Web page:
I often see see chia seeds in the health food stores and my wife has fed them to me on occasion. She keeps saying they are a super food. Well I decided it was time to listen to her so I have been investigating them. Here is what I found.
They go back to the Incas, Mayan, and Aztec cultures. They considered chia seeds a staple. They were a staple for the Apaches and other Indians of the southwest. It is claimed that the Apaches would carry a bag of them for food while on the warpath.
Chia seeds are high in easily digestible protein essential fatty acids, particularly omega-3 vitamins soluble fiber antioxidants and minerals. Chia provides more omega-3 ounce for ounce than salmon, flax seed or any other food. It is rich in antioxidants that maintain freshness that it can be stored for long periods without becoming rancid. It is easily absorbed, gluten free, non-toxic and non-allergenic.
When water is added the seeds will absorb up to 12 times their weight in water and form a gel. If you eat dry chia seeds, they will swell in your stomach and help you feel full.
As far as taste, they don’t have much, so you can add them to almost anything. I know I get them on top of my cereal in the morning, but my wife may be sneaking them into other things.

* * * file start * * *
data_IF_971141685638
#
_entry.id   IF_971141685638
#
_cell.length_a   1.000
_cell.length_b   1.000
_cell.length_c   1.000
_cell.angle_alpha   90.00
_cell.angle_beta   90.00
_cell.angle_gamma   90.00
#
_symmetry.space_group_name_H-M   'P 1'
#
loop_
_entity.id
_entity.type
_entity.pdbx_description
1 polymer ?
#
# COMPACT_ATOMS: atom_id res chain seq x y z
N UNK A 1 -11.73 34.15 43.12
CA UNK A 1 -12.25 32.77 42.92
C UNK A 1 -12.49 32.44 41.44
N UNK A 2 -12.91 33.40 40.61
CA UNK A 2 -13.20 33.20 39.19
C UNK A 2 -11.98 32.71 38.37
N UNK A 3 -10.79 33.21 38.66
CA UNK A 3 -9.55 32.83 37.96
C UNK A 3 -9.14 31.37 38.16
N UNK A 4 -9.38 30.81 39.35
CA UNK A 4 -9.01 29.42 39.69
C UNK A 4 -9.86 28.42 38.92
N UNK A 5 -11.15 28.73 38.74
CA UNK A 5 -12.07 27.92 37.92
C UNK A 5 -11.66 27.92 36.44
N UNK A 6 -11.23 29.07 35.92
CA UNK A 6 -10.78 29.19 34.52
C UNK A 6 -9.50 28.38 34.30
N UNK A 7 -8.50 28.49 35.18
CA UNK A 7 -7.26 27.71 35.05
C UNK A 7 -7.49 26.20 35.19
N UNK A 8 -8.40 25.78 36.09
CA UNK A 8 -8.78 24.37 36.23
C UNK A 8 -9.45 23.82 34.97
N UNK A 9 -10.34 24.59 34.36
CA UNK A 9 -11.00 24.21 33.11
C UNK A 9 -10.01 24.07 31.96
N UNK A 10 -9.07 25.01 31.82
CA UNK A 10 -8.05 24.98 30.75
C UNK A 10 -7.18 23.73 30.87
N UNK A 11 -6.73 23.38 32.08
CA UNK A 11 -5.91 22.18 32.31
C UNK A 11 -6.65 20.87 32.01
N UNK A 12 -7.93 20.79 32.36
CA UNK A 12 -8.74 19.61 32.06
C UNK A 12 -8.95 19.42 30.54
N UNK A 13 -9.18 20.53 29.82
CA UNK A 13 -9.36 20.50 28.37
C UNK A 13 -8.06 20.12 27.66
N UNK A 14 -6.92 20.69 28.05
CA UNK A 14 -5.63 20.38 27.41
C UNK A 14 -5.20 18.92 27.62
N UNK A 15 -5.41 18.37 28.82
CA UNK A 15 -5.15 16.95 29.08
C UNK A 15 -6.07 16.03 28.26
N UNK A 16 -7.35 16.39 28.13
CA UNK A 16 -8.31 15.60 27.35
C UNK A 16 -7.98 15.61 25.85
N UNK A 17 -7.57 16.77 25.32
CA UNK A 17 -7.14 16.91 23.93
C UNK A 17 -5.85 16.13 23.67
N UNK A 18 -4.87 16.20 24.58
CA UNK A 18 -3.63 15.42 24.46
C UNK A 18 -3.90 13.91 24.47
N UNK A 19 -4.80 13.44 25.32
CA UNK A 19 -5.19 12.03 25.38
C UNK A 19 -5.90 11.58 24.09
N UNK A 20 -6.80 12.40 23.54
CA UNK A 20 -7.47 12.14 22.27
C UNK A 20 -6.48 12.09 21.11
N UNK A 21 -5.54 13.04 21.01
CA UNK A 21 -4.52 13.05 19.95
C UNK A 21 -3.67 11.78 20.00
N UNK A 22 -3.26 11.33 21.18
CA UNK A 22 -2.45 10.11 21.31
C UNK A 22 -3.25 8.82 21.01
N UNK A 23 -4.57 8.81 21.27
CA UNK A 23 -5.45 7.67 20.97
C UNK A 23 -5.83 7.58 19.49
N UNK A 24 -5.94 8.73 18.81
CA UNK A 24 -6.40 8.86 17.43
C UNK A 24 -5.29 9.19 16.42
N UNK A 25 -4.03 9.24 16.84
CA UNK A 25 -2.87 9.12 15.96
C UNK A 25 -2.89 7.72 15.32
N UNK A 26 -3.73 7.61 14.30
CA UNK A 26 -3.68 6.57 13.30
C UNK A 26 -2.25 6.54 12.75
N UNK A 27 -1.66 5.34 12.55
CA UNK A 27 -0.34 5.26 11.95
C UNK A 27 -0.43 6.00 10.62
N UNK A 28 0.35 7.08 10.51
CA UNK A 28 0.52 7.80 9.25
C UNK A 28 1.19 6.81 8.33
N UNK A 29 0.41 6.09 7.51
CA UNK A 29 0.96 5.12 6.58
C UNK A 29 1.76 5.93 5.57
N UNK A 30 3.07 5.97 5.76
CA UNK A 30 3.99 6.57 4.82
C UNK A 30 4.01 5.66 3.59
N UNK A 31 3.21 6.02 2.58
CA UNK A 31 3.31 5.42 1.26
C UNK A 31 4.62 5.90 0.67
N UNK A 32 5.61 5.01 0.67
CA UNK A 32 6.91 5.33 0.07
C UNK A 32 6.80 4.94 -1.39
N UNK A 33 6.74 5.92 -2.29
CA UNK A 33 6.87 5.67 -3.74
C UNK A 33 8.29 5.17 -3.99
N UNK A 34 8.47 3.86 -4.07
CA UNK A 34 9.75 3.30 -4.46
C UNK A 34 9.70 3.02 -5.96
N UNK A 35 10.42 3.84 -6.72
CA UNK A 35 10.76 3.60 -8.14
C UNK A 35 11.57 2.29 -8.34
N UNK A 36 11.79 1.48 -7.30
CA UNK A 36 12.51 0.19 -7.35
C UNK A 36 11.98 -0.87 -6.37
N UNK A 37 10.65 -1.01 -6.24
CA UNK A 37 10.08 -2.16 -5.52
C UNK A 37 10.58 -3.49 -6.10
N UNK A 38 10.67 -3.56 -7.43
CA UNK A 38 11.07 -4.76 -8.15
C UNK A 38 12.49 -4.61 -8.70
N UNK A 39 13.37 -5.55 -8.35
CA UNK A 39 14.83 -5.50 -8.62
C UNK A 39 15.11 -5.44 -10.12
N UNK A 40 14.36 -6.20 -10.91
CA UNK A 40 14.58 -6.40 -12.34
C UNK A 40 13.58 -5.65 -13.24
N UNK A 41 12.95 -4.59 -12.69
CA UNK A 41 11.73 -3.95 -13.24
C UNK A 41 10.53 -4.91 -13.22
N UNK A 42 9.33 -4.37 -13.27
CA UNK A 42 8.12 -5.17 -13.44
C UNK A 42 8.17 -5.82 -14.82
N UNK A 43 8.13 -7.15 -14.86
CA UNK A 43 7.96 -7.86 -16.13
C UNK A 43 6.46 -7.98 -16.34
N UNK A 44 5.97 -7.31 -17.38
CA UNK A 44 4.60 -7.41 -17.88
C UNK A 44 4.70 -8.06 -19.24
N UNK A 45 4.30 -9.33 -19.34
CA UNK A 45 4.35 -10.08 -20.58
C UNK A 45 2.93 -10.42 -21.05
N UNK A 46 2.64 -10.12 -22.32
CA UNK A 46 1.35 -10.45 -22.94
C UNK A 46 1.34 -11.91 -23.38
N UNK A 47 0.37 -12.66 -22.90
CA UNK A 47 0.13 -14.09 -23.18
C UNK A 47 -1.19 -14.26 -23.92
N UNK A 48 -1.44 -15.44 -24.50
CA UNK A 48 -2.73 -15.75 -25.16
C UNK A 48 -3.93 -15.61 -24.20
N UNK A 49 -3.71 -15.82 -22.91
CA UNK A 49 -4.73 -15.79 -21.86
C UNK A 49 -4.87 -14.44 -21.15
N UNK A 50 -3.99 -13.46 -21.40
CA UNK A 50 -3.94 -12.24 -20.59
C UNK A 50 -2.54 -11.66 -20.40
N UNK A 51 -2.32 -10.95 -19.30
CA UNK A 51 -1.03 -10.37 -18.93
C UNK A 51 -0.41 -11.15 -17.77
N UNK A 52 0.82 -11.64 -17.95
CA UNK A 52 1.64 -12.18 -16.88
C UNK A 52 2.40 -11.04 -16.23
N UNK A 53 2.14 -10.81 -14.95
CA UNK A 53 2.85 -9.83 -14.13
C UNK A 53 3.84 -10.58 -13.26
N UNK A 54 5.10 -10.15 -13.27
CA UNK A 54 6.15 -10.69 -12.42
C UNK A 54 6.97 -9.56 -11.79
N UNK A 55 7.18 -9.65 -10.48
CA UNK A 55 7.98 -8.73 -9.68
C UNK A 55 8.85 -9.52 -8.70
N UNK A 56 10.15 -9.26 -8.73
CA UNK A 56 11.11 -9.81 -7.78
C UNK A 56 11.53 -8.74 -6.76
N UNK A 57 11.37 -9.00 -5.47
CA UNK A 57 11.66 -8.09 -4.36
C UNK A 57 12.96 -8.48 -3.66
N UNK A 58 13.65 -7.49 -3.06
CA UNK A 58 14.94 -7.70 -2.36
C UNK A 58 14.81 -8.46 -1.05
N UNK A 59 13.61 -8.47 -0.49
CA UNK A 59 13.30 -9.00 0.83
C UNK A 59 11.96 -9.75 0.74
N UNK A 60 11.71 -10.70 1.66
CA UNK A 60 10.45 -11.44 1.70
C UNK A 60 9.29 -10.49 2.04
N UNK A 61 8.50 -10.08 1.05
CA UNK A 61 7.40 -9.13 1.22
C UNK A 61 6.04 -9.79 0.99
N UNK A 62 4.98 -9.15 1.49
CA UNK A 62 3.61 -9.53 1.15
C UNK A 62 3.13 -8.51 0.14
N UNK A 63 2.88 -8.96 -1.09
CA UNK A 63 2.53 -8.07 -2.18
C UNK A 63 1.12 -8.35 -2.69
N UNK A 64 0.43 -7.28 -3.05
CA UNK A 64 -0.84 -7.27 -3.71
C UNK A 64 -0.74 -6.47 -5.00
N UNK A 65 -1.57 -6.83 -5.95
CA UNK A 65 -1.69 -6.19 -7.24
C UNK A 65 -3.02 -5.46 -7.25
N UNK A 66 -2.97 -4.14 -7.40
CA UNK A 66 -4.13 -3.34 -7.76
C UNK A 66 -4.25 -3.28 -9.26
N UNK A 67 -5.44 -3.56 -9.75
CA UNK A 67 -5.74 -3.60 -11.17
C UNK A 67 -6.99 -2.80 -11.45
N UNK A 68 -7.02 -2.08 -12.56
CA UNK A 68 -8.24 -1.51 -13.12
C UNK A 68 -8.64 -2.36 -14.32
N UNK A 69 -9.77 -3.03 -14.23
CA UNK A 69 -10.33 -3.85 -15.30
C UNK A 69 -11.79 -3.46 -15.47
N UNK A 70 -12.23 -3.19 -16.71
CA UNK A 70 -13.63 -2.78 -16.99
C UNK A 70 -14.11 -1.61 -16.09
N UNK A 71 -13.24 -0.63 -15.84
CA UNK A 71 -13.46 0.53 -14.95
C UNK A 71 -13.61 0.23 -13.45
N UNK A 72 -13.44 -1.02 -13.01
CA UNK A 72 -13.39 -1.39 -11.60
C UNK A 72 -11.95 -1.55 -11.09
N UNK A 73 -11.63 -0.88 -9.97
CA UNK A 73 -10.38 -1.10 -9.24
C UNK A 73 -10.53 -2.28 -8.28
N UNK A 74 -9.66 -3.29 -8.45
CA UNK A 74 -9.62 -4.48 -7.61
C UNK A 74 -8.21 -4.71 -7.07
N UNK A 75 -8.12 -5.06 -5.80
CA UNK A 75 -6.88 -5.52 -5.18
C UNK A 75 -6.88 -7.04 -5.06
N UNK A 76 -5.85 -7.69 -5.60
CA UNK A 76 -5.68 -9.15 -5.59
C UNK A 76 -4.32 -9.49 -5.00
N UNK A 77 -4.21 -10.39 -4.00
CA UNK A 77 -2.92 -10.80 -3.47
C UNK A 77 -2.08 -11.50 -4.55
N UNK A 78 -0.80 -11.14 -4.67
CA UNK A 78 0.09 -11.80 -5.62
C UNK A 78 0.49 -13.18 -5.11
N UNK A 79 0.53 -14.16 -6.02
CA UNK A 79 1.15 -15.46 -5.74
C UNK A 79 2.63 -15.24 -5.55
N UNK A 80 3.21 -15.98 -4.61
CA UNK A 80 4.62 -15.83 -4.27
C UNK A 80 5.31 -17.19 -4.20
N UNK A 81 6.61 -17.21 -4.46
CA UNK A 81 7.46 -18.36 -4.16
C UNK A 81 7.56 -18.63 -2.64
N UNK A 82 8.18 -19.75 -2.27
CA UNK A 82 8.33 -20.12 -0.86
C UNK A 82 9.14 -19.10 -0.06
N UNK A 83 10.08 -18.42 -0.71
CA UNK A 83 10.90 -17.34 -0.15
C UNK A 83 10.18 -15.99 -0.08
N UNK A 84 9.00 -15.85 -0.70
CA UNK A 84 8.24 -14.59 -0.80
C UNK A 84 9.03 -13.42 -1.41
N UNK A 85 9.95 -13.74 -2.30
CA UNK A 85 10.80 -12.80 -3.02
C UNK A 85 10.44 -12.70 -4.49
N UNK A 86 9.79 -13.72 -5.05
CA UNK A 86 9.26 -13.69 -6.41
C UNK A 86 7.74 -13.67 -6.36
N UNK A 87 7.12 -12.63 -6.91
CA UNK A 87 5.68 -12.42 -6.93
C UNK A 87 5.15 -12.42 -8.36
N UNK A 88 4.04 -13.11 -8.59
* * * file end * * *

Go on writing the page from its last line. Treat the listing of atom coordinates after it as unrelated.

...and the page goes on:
A lot of you probably have grown some. Remember the Chia pets. Chia grows in coastal sage scrub land; in chaparral
communities. It can be grown in open, grassy areas of woodlands, in sandy washes and hillsides. California and the southwest are good growing areas.
During its growing period it must not be watered regularly. Seeds can be planted in plain land in early spring in porous soil. Insect do not like the seeds and leave them alone. The seeds are found in the flowers which each have 13 tiny flat seeds gray to light brown in colors.
If you go to buy Chia seeds they are not cheap, running from 6-10 dollars a pound. However in many of the desert areas of the US they can be found growing wild.
We are growing some, I will let you know how the harvest goes.